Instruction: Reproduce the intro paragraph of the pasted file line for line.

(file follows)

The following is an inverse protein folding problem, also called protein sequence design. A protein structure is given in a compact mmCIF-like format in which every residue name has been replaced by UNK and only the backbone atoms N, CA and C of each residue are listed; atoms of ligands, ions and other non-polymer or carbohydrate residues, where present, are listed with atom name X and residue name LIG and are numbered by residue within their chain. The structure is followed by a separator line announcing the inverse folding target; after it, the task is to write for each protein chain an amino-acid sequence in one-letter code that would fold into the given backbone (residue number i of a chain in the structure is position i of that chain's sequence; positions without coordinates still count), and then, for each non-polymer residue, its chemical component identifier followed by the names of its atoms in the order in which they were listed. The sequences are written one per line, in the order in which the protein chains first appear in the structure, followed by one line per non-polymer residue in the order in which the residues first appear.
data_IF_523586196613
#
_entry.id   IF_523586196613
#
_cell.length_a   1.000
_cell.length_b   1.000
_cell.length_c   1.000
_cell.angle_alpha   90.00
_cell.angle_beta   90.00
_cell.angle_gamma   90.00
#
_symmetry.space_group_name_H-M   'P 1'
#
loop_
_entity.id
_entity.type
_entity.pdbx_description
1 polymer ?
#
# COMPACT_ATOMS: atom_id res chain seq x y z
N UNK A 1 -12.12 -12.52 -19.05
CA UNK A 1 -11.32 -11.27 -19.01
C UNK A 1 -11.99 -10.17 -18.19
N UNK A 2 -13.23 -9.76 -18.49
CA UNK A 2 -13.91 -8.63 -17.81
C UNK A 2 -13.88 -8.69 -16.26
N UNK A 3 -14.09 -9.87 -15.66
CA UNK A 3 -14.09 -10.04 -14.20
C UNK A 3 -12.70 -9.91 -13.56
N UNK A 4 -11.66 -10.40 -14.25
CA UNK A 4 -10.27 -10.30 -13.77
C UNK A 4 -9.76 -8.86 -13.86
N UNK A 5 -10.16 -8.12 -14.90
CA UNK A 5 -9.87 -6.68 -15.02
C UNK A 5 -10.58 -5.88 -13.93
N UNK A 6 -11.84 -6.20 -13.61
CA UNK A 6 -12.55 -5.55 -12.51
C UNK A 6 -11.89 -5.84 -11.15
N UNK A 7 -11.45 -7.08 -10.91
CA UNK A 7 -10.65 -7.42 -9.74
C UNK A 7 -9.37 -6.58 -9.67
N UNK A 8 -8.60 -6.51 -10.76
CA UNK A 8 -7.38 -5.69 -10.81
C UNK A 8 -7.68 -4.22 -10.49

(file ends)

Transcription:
The following is an inverse protein folding problem, also called protein sequence design. A protein structure is given in a compact mmCIF-like format in which every residue name has been replaced by UNK and only the backbone atoms N, CA and C of each residue are listed; atoms of ligands, ions and other non-polymer or carbohydrate residues, where present, are listed with atom name X and residue name LIG and are numbered by residue within their chain. The structure is followed by a separator line announcing the inverse folding target; after it, the task is to write for each protein chain an amino-acid sequence in one-letter code that would fold into the given backbone (residue number i of a chain in the structure is position i of that chain's sequence; positions without coordinates still count), and then, for each non-polymer residue, its chemical component identifier followed by the names of its atoms in the order in which they were listed. The sequences are written one per line, in the order in which the protein chains first appear in the structure, followed by one line per non-polymer residue in the order in which the residues first appear.